1. What is B. cepacia?
Burkholderia cepacia (B. cepacia) is a group of bacteria that is found naturally in wet soil and decaying plants, such as rotting onions. We used to believe that the strains of B. cepacia found in soil and rotting vegetation were not the same as the strains found in people. But studies in recent years have found two of the strains that are most common in humans -- B. cenocepacia and B. multivorans -- in soil. This suggests that it may be possible to become infected by environmental sources.
2. What happens to people who have B. cepacia?
Once B. cepacia enters the body, there are three possible effects and it is not possible to predict which will happen. Sometimes B. cepacia colonizes in the lungs, causes no symptoms, and has no long term effect. Other times B. cepacia colonizes in the lungs and causes damaging lung infections and inflammation that lead to a slow deterioration of lung function. In the worst case scenario, B. cepacia can spread throughout the body causing “cepacia syndrome”, which leads to a rapid deterioration of lung function. Cepacia syndrome is a serious condition that does not always respond well to treatment. Unfortunately, even with proper treatment, cepacia syndrome can lead to death within a few weeks.
3. What are the symptoms of B. cepacia?
The symptoms of B. cepacia, if there are any at all, are the same as the symptoms of any lung infection and are common in people with cystic fibrosis even if they don’t have B. cepacia -– fever, cough, congestion, shortness of breath, and wheezing.
4. How is B. cepacia diagnosed?
The only way to diagnose B. cepacia is to culture the sputum. A culture will tell you if B. cepacia is present and if so, which strain or strains you are dealing with.
5. Who is at risk for acquiring B. cepacia?
B. cepacia rarely affects people with healthy immune systems, but people with poorly functioning immune systems and lung disease – including those with cystic fibrosis - are at risk for acquiring it. Thankfully, B. cepacia is not common. The Cystic Fibrosis Foundation reports that in 2006, only 3% of the people with cystic fibrosis who sought care at accredited centers tested positive for B. cepacia in their lungs. The good news is that B. cepacia occurs much less often than other organisms responsible for lung infections in people with cystic fibrosis. The bad news is that B. cepacia, when it does occur, is difficult to treat and can be life-shortening.
6. How is B. cepacia transmitted?
B. cepacia can live on surfaces such as sinks, counter tops, clothing and chairs for up to 2 hours if the droplets are dry and up to 24 hours if they are wet. While it is possible for B. cepacia to be transmitted through indirect contact with these objects, person to person contact is by far the most common mode of transmission.
7. If I test positive for B. cepacia, will I have any restrictions?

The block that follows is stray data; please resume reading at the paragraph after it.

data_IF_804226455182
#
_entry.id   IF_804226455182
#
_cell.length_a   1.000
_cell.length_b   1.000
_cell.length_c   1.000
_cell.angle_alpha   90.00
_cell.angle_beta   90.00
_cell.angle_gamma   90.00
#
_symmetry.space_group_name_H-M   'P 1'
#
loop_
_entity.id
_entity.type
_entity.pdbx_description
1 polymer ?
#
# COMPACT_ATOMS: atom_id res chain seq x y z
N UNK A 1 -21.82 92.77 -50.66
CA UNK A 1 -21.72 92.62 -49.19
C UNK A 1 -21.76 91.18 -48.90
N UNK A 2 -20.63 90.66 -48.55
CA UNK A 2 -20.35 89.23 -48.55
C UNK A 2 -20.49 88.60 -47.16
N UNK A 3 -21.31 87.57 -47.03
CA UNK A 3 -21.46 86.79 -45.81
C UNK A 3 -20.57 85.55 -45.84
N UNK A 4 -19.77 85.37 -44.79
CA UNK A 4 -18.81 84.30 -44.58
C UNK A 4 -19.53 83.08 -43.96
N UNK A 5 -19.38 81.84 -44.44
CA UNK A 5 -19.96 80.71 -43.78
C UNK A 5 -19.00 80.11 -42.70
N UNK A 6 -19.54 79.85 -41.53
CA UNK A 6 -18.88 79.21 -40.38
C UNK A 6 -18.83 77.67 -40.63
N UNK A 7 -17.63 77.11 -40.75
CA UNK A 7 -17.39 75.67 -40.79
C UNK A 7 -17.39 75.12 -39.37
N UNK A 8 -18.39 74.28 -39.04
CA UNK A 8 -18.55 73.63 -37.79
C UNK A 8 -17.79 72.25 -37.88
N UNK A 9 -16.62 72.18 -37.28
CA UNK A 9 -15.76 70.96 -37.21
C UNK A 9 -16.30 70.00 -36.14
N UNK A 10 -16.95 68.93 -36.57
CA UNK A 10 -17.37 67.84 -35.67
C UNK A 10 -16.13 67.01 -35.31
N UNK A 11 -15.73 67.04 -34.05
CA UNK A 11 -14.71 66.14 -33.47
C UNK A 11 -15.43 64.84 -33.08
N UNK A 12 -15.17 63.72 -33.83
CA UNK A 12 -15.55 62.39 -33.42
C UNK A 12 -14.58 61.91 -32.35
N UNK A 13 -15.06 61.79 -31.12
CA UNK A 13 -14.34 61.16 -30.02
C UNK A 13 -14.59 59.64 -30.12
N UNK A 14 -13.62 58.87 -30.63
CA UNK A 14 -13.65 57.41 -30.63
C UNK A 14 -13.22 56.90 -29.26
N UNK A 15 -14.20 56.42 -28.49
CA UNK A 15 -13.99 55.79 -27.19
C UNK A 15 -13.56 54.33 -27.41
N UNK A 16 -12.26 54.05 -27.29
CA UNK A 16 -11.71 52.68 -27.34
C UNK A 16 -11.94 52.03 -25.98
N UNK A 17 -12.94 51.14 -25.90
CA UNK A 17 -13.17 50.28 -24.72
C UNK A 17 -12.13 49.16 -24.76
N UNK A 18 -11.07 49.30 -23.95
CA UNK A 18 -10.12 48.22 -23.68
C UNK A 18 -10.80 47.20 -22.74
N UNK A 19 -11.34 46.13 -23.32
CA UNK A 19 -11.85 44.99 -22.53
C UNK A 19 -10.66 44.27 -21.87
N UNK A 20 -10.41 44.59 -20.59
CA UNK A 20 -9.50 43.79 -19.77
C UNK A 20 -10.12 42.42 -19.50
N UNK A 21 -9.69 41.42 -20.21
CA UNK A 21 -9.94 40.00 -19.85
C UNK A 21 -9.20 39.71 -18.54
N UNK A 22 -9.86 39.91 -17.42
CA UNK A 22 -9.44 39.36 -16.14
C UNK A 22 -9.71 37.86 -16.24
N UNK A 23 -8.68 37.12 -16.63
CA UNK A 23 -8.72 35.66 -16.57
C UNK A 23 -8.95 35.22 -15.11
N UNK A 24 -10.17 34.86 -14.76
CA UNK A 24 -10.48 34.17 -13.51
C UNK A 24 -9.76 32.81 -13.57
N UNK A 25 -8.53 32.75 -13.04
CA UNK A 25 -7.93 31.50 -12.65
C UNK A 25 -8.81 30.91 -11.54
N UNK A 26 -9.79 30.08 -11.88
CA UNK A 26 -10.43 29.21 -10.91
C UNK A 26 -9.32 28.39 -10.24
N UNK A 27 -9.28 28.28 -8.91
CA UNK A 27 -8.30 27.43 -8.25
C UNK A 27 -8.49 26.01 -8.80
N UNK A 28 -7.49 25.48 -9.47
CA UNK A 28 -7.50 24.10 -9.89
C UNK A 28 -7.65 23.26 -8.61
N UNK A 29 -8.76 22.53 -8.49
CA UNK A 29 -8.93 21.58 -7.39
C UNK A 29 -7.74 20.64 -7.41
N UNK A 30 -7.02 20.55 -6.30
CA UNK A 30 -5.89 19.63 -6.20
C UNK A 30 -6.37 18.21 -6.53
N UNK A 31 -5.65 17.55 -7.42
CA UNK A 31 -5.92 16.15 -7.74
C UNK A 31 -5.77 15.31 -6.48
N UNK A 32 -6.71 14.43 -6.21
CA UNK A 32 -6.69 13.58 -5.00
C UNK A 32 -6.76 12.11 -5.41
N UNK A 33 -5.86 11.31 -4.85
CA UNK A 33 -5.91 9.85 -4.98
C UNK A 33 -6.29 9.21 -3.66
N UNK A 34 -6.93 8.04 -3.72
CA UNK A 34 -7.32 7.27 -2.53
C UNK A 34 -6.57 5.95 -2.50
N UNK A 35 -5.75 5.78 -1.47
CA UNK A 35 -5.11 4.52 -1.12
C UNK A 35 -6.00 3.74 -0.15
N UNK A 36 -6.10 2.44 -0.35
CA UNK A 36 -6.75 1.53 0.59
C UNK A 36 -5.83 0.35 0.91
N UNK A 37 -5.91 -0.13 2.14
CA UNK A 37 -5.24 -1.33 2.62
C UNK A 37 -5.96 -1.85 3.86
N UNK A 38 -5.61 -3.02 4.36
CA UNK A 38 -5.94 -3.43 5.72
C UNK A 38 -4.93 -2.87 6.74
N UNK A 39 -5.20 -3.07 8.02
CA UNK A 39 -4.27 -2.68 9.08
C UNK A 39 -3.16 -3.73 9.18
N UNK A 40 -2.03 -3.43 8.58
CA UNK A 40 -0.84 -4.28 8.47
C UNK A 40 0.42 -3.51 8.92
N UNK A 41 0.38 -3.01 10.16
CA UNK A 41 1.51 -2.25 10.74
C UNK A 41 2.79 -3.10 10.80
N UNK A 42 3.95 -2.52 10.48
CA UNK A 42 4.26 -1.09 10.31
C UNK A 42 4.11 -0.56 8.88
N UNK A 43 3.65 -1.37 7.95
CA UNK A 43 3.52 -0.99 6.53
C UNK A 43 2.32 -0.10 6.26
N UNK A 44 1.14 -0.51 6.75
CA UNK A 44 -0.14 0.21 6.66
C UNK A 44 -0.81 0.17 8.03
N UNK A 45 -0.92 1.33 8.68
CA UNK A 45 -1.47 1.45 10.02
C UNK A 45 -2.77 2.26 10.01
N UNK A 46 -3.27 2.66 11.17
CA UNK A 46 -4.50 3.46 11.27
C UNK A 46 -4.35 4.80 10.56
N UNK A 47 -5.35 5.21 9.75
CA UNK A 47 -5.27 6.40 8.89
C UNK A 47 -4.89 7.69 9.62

If you are colonized or infected with any strain of B. cepacia, you should avoid close contact with other susceptible people, including those with CF. This means that you should not share hospital rooms or attend events that other people with CF are likely to attend. For instance, you will not be able to attend any functions sponsored by the Cystic Fibrosis Foundation because of a strict exclusion policy for those with B. cepacia. Another unfortunate restriction is that, if your disease progresses to the point that you need a lung transplant, B. cepacia may prevent you from getting one.
8. Can I share a hospital room or attend events with others who have B. cepacia?
No, because there are many strains of B. cepacia. Being colonized or infected with one strain does not prevent you from acquiring another strain.
9. How is B. cepacia treated?
If you become colonized with B. cepacia, you will need to be more diligent than ever with the treatments you are already doing -- airway clearance, bronchodilators, mucolytics, and nutrition. If the colonization turns into an infection, things get a bit trickier. B. cepacia is highly resistant to most antibiotics. So once you become infected it is hard to get rid of. Normal courses of single antibiotics don’t usually work well, but combinations of antibiotics are sometimes successful. Scientists have recently discovered that they may be able to destroy drug-resistant bacteria like B. cepacia with a solution called a nanoemulsion, but this concept is still in the research stage.
10. What can I do to reduce my risk for acquiring B. cepacia ?
If you have cystic fibrosis, you can do nothing to eliminate the risk of acquiring B. cepacia completely but you can reduce your risk by being aware of potential sources of contamination and avoiding them. Don’t share food or drink, utensils, masks, nebulizers, or other equipment with others. Stay at least 3 feet away from other people with CF if they are coughing, and always practice good hand washing, especially if you’ve touched wet surfaces or sputum.
Elborn, J.S."Practical Management of Cystic Fibrosis". Chron Respir Dis 2006; (3)161.
Cystic Fibrosis Foundation. Patient Registry 2006 Annual Data Report. 2008.